Research Article


Additive Main Effects and Multiplicative Interactions Analysis of Grain Yield Performances in Rice Genotypes Across Environments 

Kayode A. Sanni,
O.J. Ariyo,
D.K. Ojo,
G. Gregorio,
E.A. Somado,
I. Sanchez,
M. Sie,
K. Futakuchi,
S.A. Ogunbayo,
R.G. Guei
and
M.C.S. Wopereis



ABSTRACT

Genotype by Environment Interaction (GEI) is a major complications in plant breeding. We used Additive Main Effects and Multiplicative Interaction (AMMI) to evaluate the effects of GEI in NERICA rice genotype and their adaptation in two years at three locations; Ibadan7°30’ N, 3°58’ E, 210 m.a.s.l. (Nigeria), Cotonou6°24’ N, 2°19’ E, 15.5 m.a.s.l. and Deve6°48’ N, 1°47’ E, 72 m.a.s.l. (Benin Republic). Twenty two rice genotypes were grown in 2005 and 2006 under upland condition, using randomized complete block design with three replications. Main effects due to environments (E), genotypes (G) and GxE interaction (GEI) were significant (p<0.01), with the highest variation of 43.1% accounted for by environmental effects. The first four Interaction Principal Component Axes (IPCA1, 2, 3 and 4) were significant (p<0.01) and cumulatively contributed 98.5% of the total GEI. AMMI biplot accounted for 91.4% of the total sum of squares. The stability study indicated that NERICAs 3, 10, 11 and 18 could be considered stable in any of the environments, due to their low interactions. However, NERICA 11 was the most promising of the genotypes, with high yield (5.15 t ha^{1}) and a broad environmental adaptation.




How
to cite this article:
Kayode A. Sanni, O.J. Ariyo, D.K. Ojo, G. Gregorio, E.A. Somado, I. Sanchez, M. Sie, K. Futakuchi, S.A. Ogunbayo, R.G. Guei and M.C.S. Wopereis, 2009. Additive Main Effects and Multiplicative Interactions Analysis of Grain Yield Performances in Rice Genotypes Across Environments. Asian Journal of Plant Sciences, 8: 4853. DOI: 10.3923/ajps.2009.48.53 URL: https://scialert.net/abstract/?doi=ajps.2009.48.53





INTRODUCTION
Rice is grown and consumed in about 39 countries of Africa. Fuelled by changing
lifestyle, population growth and consumer preference, the demand for rice in
West and Central Africa (WCA), is growing at the rate of 6% per annum, which
is fasterthan anywhere else in the world, while production increase at the rate
of 4% per annum (WARDA, 2004). Africa consumes a total
of 11.6 million tonnes of milled rice per year (FAO, 1996),
of which 3.3 million tonnes (33.6%) is imported. Among the 39 African countries
that produce and consume rice, only ten have attained any appreciable levels
of rice selfsufficiency (7599.9%), while the remaining 29 are heavy importers
with selfsufficiency levels ranging between 0 and 62.8% (Oteng
and Santâ€™Anna, 1999). There is no doubt that rice production in Africa
must increase if the high demand in Africa will be met.
One of the main objectives of rice improvement in SubSaharan Africa (SSA)
is to improve yield and increase local production. However, its production in
SubSaharan Africa (SSA) has been limited by the typical African stresses (biotic
and abiotic). Oryza consists of two cultivated species Oryza sativa
which originates from Asia and O. glaberrima which is indigenous to
Africa. O. glaberrima which has been discovered and cultivated in Africa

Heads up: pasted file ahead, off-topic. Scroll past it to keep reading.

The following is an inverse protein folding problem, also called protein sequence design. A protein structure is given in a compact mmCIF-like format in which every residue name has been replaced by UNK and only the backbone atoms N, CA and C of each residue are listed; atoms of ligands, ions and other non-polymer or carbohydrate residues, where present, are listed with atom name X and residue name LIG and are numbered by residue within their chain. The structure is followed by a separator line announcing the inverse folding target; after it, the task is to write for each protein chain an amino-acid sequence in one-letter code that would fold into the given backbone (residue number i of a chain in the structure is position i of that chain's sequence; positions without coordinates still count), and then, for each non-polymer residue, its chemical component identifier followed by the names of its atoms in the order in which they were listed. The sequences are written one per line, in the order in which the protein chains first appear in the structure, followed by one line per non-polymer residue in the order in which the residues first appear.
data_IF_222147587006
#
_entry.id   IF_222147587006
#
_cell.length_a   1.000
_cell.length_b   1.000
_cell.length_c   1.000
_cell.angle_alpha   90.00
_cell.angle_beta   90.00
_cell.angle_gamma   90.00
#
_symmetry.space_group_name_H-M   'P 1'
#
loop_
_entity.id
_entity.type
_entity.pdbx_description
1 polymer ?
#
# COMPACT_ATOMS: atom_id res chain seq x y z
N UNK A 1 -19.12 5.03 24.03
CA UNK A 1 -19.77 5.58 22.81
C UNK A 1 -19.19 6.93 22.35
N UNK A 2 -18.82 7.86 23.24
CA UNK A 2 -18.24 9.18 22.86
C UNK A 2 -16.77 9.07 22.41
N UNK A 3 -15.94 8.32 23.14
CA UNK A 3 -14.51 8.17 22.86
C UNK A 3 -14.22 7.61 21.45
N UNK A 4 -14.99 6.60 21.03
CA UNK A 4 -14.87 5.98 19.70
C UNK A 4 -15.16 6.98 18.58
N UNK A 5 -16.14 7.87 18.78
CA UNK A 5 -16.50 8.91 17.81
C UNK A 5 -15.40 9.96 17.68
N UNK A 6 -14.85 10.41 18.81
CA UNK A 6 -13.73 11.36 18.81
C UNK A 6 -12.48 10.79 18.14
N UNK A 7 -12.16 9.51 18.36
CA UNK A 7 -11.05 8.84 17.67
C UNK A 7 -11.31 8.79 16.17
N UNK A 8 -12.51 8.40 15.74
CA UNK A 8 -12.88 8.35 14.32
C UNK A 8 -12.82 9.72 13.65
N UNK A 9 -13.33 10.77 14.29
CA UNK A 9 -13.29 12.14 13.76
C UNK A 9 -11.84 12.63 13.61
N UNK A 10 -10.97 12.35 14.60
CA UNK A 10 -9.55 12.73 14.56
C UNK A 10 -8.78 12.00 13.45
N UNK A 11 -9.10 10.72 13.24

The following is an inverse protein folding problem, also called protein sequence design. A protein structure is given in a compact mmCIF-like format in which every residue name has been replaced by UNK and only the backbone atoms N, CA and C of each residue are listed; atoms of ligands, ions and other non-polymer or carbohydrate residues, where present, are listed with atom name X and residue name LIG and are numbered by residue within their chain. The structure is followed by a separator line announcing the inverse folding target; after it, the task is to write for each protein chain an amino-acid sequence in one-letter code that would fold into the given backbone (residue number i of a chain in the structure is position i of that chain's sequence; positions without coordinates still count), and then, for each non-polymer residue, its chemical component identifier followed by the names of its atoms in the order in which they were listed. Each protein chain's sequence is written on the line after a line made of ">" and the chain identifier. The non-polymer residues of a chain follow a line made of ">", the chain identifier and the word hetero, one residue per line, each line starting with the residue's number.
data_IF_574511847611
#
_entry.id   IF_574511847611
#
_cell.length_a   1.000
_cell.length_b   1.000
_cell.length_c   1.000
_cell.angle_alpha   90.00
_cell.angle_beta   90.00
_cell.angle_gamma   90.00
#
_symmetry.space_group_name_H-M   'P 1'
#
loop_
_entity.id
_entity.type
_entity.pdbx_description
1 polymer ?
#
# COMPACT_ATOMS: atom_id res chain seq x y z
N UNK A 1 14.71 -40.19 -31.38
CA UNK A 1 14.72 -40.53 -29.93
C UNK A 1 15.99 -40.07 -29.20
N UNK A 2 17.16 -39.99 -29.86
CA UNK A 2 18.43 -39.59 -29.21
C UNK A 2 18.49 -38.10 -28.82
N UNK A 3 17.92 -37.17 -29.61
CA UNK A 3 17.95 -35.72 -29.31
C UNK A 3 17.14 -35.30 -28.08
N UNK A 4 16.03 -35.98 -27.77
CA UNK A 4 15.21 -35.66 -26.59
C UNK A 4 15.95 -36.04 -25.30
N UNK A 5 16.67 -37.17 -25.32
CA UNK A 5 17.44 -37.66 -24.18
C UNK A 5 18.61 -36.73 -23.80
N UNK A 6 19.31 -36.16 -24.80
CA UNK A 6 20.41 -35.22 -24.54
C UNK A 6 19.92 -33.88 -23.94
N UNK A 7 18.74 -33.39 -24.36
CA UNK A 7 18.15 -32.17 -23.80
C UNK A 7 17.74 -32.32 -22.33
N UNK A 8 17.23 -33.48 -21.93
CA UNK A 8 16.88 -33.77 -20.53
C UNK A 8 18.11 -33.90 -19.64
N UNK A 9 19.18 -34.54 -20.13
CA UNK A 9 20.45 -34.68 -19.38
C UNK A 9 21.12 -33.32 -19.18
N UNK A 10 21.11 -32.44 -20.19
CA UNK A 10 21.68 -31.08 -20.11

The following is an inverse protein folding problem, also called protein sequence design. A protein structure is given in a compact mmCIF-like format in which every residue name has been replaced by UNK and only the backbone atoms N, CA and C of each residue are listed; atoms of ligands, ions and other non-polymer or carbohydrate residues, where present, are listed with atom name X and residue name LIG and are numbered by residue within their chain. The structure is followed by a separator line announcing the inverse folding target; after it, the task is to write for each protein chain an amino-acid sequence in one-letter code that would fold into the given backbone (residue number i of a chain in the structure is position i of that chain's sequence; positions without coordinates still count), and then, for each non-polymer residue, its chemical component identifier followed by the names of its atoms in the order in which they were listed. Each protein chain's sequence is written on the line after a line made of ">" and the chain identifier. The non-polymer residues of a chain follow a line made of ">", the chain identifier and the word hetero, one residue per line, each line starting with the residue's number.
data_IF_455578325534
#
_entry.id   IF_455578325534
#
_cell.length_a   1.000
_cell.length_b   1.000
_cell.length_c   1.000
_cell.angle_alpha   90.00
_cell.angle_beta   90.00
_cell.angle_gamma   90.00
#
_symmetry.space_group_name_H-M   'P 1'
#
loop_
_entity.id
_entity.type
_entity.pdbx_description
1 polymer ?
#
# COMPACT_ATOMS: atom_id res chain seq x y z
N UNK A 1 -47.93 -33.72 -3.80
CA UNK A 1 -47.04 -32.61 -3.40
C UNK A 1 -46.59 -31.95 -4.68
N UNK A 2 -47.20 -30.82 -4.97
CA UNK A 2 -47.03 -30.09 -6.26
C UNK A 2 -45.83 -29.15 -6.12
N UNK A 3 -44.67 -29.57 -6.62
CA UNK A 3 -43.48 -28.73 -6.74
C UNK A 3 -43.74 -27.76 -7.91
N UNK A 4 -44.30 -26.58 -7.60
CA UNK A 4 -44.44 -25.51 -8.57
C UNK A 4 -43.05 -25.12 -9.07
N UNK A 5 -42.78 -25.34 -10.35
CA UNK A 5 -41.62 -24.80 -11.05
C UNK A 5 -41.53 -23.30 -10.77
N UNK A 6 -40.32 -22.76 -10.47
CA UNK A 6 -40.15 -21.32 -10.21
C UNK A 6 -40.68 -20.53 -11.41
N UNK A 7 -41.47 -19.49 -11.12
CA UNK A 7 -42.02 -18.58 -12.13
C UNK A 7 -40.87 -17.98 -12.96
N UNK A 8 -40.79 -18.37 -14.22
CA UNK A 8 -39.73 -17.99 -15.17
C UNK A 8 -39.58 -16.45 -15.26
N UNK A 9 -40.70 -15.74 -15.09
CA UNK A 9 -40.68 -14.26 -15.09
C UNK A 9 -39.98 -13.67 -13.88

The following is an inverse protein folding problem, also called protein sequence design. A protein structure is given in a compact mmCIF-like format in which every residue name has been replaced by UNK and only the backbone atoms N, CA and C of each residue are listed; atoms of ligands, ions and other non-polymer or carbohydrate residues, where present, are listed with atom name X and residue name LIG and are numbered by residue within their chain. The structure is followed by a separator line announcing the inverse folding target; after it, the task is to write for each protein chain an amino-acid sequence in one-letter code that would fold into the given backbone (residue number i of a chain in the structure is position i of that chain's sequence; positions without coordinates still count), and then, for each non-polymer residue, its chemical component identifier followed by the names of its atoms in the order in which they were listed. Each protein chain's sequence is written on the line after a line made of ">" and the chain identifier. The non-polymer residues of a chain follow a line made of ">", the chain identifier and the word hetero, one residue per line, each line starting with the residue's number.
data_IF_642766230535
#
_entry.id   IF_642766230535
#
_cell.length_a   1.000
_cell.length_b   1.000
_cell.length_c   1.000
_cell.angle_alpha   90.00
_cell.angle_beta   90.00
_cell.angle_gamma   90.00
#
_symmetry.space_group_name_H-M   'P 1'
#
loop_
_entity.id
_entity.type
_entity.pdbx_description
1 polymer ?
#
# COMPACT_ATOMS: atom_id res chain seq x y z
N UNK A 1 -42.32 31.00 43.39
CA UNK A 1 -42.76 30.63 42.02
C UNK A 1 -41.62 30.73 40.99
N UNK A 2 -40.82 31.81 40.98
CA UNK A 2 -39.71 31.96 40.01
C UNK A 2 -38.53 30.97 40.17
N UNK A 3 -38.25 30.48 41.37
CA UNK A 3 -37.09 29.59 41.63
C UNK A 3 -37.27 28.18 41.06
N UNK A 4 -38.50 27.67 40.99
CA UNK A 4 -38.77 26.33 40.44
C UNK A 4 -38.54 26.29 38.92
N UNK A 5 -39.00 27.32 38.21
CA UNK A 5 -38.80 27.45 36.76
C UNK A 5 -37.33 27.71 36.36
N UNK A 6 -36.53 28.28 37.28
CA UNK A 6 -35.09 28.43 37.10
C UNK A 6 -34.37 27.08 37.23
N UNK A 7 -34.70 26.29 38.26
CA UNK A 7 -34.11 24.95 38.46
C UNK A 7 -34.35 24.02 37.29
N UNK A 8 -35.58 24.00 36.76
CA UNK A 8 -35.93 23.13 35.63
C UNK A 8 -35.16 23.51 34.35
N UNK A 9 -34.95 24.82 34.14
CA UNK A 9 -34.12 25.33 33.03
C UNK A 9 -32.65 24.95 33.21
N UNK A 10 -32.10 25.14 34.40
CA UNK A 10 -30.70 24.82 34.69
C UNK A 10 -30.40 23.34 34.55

over 3500 years ago (Chang, 1976) is well adapted to
the various adverse conditions of Africa, such as the blast, rice yellow mottle
virus, rice gall midge, insects, nematodes, acidity, iron toxicity, salinity
and drought, but with poor yield. Although, the Asian rice (O. sativa)
which was introduced to Africa about 2000 years ago has a better yield but it
is not sufficiently adapted to the typical African stresses.
Research work at the Africa Rice Centre (WARDA) has led to a major success
with the development of improved upland rice varieties from interspecific cross
between O. sativa and O. glaberrima to produce what is now referred
to as the New Rice for Africa (NERICA). NERICA has great potential to benefit
African farmers because of its highyielding ability under typical upland conditions
in this region (Ikeda et al., 2007). Eighteen
of these NERICA varieties have been named by WARDA and are being widely disseminated
across the region by WARDA and its partners.
The adoption of these named NERICA varieties is increasingly spreading in the upland ricebased systems, which covers the most extensive rice ecosystem in SSA. As a result of this, it is therefore important to assess the adaptation and yield stability of these promising upland genotypes of rice across environments.
Several statistical methods have been developed for the analysis of Genotype
by Environment Interactions (GEI) and phenotypic stability (Hill,
1975; Lin et al., 1986; Wescott,
1986; Crossa, 1990; Flores et
al., 1998). Regression technique has been widely used (Eberhart
and Russell, 1966; Perkins and Jinks, 1968) due
to its simplicity and the fact that its information on adaptive response is
easily applicable to locations (Annicchiarico, 1997).
The Principal Component Analysis (PCA) method that shows the mean squares of
the principal components axes (Gauch and Furnas, 1991)
has also been used. Zobel et al. (1988) compared
the traditional statistical analysis such as Analysis of Variance (ANOVA), Principal
Component Analysis (PCA) and Linear Regression with AMMI analyses, and showed
that the traditional analyses were not always effective in analyzing the multienvironment
trial data structure. The ANOVA is an additive model that describes main effects
effectively and determines if GE interaction is a significant source of variation,
but it does not provide insight into the patterns of genotypes or environments
that give rise to the interaction. The PCA is a multiplicative model that contains
no sources of variation for additive G or E main effects and does not analyze
the interactions effectively. The linear regression method uses environmental